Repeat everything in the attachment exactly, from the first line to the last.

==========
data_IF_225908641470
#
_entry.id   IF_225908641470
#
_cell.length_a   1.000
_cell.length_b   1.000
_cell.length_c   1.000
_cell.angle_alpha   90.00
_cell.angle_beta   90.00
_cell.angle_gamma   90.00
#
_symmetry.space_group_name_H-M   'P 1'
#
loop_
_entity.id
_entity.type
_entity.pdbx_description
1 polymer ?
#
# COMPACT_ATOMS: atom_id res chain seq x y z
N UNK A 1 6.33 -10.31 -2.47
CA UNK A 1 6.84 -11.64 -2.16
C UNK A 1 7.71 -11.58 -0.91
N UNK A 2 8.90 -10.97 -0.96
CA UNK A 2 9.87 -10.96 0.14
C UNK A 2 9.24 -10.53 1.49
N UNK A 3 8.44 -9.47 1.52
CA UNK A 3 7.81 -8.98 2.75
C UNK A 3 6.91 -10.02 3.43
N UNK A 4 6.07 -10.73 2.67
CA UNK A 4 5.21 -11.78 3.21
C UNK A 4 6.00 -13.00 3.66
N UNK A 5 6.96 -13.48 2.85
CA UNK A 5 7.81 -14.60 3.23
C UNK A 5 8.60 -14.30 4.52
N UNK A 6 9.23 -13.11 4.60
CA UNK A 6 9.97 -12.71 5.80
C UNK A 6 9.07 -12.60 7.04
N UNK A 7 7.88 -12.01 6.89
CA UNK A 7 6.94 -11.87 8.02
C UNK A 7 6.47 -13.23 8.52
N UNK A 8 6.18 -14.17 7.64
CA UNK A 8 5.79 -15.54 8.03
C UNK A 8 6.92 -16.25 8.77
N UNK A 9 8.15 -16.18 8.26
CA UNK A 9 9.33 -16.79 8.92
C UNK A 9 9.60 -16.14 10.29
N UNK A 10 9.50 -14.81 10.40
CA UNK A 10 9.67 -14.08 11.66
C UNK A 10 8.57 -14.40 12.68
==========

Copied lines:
data_IF_225908641470
#
_entry.id   IF_225908641470
#
_cell.length_a   1.000
_cell.length_b   1.000
_cell.length_c   1.000
_cell.angle_alpha   90.00
_cell.angle_beta   90.00
_cell.angle_gamma   90.00
#
_symmetry.space_group_name_H-M   'P 1'
#
loop_
_entity.id
_entity.type
_entity.pdbx_description
1 polymer ?
#
# COMPACT_ATOMS: atom_id res chain seq x y z
N UNK A 1 6.33 -10.31 -2.47
CA UNK A 1 6.84 -11.64 -2.16
C UNK A 1 7.71 -11.58 -0.91
N UNK A 2 8.90 -10.97 -0.96
CA UNK A 2 9.87 -10.96 0.14
C UNK A 2 9.24 -10.53 1.49
N UNK A 3 8.44 -9.47 1.52
CA UNK A 3 7.81 -8.98 2.75
C UNK A 3 6.91 -10.02 3.43
N UNK A 4 6.07 -10.73 2.67
CA UNK A 4 5.21 -11.78 3.21
C UNK A 4 6.00 -13.00 3.66
N UNK A 5 6.96 -13.48 2.85
CA UNK A 5 7.81 -14.60 3.23
C UNK A 5 8.60 -14.30 4.52
N UNK A 6 9.23 -13.11 4.60
CA UNK A 6 9.97 -12.71 5.80
C UNK A 6 9.07 -12.60 7.04
N UNK A 7 7.88 -12.01 6.89
CA UNK A 7 6.94 -11.87 8.02
C UNK A 7 6.47 -13.23 8.52
N UNK A 8 6.18 -14.17 7.64
CA UNK A 8 5.79 -15.54 8.03
C UNK A 8 6.92 -16.25 8.77
N UNK A 9 8.15 -16.18 8.26
CA UNK A 9 9.33 -16.79 8.92
C UNK A 9 9.60 -16.14 10.29
N UNK A 10 9.50 -14.81 10.40
CA UNK A 10 9.67 -14.08 11.66
C UNK A 10 8.57 -14.40 12.68